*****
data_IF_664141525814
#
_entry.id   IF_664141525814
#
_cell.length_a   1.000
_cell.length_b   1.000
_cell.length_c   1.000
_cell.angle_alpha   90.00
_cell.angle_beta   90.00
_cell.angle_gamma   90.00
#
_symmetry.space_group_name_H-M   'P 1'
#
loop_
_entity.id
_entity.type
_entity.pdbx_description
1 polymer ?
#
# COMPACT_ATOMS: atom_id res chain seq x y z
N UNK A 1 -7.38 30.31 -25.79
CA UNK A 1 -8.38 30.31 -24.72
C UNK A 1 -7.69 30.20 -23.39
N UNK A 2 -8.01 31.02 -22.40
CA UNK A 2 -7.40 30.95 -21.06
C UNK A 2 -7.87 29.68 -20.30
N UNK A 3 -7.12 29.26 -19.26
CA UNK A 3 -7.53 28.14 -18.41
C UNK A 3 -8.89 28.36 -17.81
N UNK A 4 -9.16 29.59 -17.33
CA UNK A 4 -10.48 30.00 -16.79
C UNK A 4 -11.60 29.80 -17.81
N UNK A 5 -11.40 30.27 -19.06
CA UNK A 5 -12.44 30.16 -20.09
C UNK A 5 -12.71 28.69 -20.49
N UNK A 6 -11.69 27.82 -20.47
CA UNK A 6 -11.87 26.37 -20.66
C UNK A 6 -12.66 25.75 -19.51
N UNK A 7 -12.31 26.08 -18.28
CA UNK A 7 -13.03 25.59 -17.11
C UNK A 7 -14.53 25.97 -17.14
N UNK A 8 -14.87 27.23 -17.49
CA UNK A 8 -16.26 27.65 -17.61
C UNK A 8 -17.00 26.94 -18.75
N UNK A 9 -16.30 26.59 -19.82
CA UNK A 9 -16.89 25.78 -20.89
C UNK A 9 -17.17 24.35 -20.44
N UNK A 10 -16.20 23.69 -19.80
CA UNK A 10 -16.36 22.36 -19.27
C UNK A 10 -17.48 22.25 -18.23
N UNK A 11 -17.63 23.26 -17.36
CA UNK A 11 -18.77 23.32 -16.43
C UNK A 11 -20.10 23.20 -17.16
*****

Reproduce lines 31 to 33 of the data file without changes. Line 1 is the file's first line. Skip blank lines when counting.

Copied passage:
CA UNK A 4 -10.48 30.00 -16.79
C UNK A 4 -11.60 29.80 -17.81
N UNK A 5 -11.40 30.27 -19.06